I teach elementary number theory and discrete mathematics to students who come with no abstract algebra. I have found proving the key theorem that finite multiplicative subgroups of fields are cyclic a pedagogical speedbump. For example, Serre's proof in A Course in Arithmetic runs a full page, requires introducing Euler's $\phi$-function, and depends on a counting argument that might seem to beginners too clever or magical for a cornerstone result.

I'd like to have a collection of proofs of this fact, to compare their advantages, to match their viewpoints to my various audiences, to contrast for my students, etc.

To get the ball rolling, here's the shortest argument I can think of (and if it's in the literature somewhere I'd love a reference).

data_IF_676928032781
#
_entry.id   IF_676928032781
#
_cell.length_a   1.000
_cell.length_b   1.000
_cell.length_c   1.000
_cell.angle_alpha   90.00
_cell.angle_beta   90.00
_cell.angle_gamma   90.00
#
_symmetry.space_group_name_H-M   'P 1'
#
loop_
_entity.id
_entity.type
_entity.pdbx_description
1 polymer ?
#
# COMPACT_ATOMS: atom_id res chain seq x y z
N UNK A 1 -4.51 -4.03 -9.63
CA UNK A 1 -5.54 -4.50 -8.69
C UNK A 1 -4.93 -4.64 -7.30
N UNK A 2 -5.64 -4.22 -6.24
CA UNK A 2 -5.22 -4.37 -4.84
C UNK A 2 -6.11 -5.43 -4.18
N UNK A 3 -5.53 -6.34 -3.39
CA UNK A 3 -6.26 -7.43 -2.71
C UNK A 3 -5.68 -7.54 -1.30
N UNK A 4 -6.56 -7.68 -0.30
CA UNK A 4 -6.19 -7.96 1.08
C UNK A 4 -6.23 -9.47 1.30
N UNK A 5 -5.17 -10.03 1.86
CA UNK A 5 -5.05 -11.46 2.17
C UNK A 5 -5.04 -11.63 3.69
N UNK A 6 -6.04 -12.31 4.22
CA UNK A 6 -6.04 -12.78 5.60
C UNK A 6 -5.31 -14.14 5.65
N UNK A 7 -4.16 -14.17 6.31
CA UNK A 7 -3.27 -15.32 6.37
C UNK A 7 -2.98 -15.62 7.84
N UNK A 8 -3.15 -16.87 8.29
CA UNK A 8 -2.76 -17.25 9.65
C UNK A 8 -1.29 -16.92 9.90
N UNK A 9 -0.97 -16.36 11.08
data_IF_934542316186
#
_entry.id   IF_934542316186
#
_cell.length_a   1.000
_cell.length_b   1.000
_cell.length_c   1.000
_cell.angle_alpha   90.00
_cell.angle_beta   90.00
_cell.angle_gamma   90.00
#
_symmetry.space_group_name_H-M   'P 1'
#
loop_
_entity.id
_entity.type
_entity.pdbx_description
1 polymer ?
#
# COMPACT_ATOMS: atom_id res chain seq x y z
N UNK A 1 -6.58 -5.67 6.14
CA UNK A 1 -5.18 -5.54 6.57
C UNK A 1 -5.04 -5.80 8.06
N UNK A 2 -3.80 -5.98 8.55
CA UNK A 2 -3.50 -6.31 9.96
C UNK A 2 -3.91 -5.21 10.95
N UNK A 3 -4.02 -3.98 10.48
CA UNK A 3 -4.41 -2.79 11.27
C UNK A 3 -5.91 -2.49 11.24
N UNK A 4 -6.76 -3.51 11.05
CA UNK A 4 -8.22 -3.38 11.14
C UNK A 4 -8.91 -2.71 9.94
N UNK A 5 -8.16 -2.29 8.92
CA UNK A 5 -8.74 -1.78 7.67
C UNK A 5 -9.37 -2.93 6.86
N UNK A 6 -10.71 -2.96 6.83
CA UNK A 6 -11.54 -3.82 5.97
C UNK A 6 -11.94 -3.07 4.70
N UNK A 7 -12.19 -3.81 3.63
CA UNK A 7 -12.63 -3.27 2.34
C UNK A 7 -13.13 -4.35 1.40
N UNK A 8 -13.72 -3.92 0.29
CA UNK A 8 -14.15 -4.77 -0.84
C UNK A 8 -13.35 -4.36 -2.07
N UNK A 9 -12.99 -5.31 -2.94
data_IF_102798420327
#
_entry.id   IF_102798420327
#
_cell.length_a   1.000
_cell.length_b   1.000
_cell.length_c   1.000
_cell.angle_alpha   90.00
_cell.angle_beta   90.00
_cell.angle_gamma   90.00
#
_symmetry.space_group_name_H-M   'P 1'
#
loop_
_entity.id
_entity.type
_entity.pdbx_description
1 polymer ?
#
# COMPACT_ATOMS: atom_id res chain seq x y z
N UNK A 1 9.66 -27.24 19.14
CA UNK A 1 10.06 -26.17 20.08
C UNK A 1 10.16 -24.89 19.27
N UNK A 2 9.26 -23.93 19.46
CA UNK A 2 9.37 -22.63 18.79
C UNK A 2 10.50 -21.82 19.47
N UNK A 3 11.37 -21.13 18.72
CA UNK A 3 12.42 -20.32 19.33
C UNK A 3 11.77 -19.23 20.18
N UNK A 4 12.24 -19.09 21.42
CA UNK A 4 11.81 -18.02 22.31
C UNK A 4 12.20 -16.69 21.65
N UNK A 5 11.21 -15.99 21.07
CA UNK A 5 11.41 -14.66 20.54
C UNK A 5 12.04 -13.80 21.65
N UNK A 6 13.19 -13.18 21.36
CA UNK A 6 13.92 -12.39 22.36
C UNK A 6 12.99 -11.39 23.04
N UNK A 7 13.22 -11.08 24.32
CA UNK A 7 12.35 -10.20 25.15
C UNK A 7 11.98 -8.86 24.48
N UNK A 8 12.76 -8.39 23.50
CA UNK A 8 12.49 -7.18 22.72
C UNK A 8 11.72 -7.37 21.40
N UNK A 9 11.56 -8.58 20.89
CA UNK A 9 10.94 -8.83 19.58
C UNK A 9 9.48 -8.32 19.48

Induction on the order of the subgroup. So suppose multiplicative
subgroup $G$ of field $F$ has order $n$. If $n=p^k$ with $p$ prime and $G$ isn't
cyclic, all $p^k$ elements of $G$ satisfy $x^{p^{k-1}}-1=0$, impossible.

If $n=ab$, $gcd(a,b)=1$, then $(\cdot)^a:G\rightarrow G$ has a kernel $A$ of size at most $a$ and a range $B$ of size at most $b$ (since the $y\in B$ satisfy $y^b=1$), so $|A|=a$, $|B|=b$, and a product $xy$ of cyclic generators $x,y$ for $A,B$ respectively generates $G$.

If you know published proofs distinctly different from either of these, please cite a source. No need to spell out the details, but please mention a key feature to help avoid duplicates. If you have your own favorite approach, please share it.

wantto introduce Euler's $\varphi$ function in a number theory course? As a number theorist, I would defend introducing it even in a pure algebra course, but in a number theory course it seems almost mandatory. – Pete L. Clark Feb 8 '11 at 10:02